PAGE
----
An appeal to reconsider HLB 20-48: A pastoral letter


As your bishop, I must exercise my obligation to inform you about several pending bills in our Legislature that will affect the common good if enacted into law.  These pending bills deal with gambling.

Leadership in a community is a sacred trust. It is the responsibility of everyone in the community—but particularly the leaders in the community—to pursue the common good for the benefit of the community. It is helpful to remember that the common good refers to those circumstances which allow us to become that which God created us to be.  Thus the common good includes not only economic benefit but cultural, educational, spiritual, moral and material development.

Part of the role of the Church is to be a moral guide. That is, the church must help the community discern what is the best path to take as it establishes policies and laws in pursuit of the common good, based on the principles found in the Gospels.

In discerning the morality of various acts several criteria can be used. A particular act can be seen as inherently good, neutral, or evil. An inherently good action should be pursued. An inherently evil action should be avoided. A neutral act should be considered in light of additional criteria. Saving a life or helping someone in dire need would be an inherently good act. The taking of innocent life, as in murder, is inherently evil.

In its desire for a sustainable economic and tax base the CNMI leadership has flirted with commercial gambling for decades. This often has taken the form of poker machines and casinos. Gambling has traditionally been considered by the church to be a morally neutral act. The criteria that are applied is an examination of the consequences of this technically neutral act. That is, what impact does commercial gambling have on the community? Does it promote the common good? Does it work against the common good?

Regarding the various proposals, the church has consistently opposed the various forms of commercial gambling that have been proposed for the CNMI. Commercial gambling has been a consistent source of problems for many people in the local community who have suffered from gambling addiction, loss of property value due to proximity to gambling establishments and increased crime rates. Karidat and our clergy have had firsthand experience over the decades in trying to help persons who have been negatively impacted by commercial gambling. It is because of this experience and the negative consequences of commercial gambling that the church has opposed commercial gambling in this community.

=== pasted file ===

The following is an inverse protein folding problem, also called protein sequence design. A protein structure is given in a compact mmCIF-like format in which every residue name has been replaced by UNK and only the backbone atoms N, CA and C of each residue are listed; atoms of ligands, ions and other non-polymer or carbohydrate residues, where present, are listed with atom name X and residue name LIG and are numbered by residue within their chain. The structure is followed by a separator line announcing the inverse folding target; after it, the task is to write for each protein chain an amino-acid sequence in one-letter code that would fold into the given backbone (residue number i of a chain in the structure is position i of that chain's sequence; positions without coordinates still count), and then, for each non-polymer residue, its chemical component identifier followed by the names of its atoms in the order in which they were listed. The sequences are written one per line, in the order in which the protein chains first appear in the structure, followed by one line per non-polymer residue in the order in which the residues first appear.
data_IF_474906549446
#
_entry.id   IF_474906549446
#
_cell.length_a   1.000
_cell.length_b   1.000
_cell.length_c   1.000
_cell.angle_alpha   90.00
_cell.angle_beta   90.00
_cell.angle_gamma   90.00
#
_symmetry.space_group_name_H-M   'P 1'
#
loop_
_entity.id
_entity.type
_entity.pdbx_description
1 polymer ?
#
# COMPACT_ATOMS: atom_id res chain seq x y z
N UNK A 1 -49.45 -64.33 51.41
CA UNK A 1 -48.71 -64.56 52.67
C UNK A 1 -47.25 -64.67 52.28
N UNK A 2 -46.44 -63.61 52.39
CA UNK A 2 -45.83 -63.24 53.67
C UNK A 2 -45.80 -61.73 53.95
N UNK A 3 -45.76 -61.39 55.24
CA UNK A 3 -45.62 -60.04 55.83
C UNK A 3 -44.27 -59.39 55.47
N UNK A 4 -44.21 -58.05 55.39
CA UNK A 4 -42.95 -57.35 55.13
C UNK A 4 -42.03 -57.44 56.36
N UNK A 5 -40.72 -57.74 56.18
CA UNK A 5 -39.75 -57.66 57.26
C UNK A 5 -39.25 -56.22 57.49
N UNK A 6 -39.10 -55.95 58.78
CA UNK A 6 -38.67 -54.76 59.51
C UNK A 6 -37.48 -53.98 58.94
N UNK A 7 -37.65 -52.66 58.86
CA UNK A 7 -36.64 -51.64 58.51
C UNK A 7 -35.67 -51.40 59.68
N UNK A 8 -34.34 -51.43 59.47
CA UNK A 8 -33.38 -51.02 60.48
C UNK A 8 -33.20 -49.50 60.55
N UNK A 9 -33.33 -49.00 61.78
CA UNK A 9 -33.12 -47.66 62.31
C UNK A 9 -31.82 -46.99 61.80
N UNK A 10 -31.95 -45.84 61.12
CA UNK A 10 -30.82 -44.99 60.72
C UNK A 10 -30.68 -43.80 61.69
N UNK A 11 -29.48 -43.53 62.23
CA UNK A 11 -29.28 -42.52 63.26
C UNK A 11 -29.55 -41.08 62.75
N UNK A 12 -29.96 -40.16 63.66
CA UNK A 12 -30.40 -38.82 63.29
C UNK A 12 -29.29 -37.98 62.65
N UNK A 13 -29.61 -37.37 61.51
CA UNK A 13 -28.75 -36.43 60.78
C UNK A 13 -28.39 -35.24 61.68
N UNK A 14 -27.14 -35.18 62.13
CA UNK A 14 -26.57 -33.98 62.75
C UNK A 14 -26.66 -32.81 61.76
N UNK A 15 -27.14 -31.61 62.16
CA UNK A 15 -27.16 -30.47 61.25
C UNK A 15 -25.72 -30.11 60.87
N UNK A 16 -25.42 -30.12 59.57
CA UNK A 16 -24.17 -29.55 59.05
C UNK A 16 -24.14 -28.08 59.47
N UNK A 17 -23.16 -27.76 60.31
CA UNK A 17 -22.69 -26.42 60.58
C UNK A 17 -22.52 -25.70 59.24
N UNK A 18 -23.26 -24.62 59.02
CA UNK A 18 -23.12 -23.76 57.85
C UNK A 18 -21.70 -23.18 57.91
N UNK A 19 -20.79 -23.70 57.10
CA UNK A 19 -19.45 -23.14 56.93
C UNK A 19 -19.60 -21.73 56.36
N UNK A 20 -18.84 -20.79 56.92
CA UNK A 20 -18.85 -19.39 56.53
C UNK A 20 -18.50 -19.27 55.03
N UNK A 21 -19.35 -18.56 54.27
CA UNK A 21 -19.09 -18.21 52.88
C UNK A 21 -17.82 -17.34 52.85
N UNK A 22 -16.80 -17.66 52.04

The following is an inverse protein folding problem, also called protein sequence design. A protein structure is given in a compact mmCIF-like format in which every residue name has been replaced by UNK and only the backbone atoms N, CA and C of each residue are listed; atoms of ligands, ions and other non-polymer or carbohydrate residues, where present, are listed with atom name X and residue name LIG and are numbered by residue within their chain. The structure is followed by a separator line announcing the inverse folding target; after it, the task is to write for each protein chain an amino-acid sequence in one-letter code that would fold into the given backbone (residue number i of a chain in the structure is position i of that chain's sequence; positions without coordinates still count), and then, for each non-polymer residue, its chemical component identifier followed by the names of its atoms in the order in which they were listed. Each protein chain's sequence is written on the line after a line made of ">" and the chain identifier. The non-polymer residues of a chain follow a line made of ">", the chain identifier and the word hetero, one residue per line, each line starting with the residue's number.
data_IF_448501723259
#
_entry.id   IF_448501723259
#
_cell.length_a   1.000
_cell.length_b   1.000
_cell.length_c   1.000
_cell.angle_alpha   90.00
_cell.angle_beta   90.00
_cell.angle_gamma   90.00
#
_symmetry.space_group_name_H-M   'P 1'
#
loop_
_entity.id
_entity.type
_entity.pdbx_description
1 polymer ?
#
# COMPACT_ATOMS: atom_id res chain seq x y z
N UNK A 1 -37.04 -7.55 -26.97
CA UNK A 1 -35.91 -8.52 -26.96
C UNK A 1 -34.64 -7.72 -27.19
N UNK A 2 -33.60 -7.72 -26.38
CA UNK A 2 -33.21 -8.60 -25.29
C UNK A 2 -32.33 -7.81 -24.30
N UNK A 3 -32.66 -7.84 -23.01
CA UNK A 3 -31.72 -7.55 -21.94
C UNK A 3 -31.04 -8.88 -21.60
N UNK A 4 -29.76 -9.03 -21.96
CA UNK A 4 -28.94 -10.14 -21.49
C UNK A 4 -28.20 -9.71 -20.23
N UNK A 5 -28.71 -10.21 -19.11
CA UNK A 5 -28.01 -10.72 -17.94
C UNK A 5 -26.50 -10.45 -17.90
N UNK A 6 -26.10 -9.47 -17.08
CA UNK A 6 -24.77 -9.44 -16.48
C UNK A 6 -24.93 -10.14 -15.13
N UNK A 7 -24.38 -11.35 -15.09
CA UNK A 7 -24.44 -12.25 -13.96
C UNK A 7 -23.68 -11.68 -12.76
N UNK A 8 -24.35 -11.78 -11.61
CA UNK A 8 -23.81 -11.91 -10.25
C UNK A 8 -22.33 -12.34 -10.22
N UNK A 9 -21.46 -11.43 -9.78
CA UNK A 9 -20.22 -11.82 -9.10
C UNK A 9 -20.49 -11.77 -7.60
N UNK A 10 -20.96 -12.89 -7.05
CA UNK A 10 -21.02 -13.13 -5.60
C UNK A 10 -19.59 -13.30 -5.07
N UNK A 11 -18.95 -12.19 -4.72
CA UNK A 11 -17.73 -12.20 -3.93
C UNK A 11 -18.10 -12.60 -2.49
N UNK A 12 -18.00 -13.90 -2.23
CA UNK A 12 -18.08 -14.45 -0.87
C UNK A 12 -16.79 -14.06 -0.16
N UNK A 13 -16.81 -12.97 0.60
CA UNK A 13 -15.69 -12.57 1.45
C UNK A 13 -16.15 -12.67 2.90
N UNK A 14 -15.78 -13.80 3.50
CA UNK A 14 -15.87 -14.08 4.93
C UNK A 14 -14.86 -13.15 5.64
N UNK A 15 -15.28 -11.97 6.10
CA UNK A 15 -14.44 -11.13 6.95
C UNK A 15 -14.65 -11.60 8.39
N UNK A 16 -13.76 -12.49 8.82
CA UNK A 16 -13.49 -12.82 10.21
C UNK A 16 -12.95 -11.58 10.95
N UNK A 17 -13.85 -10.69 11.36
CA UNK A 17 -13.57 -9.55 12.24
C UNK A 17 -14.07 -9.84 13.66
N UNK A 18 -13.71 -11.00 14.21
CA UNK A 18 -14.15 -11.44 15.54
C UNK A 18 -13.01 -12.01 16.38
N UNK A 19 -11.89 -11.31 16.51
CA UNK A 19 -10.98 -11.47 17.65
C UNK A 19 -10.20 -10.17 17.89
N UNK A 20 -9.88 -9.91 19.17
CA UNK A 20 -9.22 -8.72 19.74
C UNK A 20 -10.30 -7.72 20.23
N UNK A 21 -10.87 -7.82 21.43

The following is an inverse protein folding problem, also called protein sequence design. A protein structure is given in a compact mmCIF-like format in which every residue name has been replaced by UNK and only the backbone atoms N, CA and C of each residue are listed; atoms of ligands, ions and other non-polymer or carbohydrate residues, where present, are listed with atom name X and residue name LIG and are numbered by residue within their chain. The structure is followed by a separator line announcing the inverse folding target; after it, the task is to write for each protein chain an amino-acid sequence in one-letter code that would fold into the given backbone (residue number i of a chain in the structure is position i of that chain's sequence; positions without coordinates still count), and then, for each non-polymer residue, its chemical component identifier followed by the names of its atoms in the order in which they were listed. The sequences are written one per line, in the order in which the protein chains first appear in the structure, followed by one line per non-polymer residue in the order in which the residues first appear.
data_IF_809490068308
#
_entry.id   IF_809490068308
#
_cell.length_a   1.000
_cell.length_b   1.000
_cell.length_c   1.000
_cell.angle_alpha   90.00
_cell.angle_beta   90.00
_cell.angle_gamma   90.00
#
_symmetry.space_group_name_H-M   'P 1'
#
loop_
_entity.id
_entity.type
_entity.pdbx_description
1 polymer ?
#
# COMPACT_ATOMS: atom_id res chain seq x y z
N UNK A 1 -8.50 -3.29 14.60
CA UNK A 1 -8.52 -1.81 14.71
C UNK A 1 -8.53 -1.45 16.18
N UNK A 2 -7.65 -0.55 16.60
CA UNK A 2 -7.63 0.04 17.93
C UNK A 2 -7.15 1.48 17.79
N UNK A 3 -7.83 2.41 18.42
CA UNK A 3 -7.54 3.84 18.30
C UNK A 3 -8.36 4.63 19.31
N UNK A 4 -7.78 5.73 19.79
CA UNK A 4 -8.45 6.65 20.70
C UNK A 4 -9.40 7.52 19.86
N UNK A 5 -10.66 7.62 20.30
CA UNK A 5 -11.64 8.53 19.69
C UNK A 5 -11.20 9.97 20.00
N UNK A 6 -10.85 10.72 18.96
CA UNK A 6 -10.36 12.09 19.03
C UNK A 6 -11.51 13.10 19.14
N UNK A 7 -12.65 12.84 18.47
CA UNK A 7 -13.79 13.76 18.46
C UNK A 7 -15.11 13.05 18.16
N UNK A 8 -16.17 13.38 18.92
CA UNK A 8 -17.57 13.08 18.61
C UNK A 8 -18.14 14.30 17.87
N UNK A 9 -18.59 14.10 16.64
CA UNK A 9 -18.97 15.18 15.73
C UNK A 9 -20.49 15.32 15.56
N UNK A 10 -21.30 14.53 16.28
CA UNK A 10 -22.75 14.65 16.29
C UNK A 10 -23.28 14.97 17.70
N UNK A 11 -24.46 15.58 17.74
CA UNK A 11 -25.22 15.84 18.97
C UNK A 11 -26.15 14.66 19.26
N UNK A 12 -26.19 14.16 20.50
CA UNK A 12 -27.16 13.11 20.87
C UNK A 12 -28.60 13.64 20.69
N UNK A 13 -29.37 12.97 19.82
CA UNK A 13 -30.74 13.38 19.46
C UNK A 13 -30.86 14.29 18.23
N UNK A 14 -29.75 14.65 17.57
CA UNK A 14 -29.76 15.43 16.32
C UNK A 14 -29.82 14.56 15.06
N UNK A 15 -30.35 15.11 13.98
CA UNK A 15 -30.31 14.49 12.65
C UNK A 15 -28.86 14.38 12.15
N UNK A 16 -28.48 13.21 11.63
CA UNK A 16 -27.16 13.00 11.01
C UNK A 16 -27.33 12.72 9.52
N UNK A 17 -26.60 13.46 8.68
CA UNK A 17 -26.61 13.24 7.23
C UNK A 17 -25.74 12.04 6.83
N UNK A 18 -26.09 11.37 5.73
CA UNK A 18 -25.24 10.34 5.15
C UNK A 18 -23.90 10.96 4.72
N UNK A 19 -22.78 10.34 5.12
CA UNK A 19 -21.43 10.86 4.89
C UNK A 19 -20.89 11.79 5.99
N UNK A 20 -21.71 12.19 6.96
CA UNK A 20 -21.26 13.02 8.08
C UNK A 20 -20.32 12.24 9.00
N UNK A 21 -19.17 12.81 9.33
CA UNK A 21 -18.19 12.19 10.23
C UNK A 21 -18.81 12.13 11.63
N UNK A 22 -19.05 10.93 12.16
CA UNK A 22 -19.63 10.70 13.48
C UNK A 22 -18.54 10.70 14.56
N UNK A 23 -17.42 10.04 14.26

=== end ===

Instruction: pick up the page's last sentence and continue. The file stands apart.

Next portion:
Several years ago, a zoning law was passed which provided for commercial gambling but limited it to specific areas that would focus on the tourist industry and avoid the negative consequences it has had on the local community. This seemed a reasonable compromise. Recently the Legislature passed H.L.B. 20-48, which rezones previous residential areas into mixed commercial/residential areas, with the intention of allowing commercial poker establishments in residential areas. It appears that this bill will undo the compromise embodied in the current zoning law. Further, the bill was passed without public hearings and contrary to the recommendation of zoning professionals.

As bishop of the people of God in the CNMI, I respect the right of the Legislature to pass laws regulating public life in the CNMI, even if I disagree with certain measures, such as the expansion of commercial gambling. I respect the right of the governor to sign or veto those bills sent to him by the Legislature and then to enforce those laws. However, as bishop, I request that H.L.B. 20-48 not be signed into law. Allow the community to present testimony and debate the issue by holding hearings on rezoning. Provide an example of real leadership, that is not afraid to pursue the common good in the light of public scrutiny and debate.

Ryan Jimenez, DD (Special to the Saipan Tribune)

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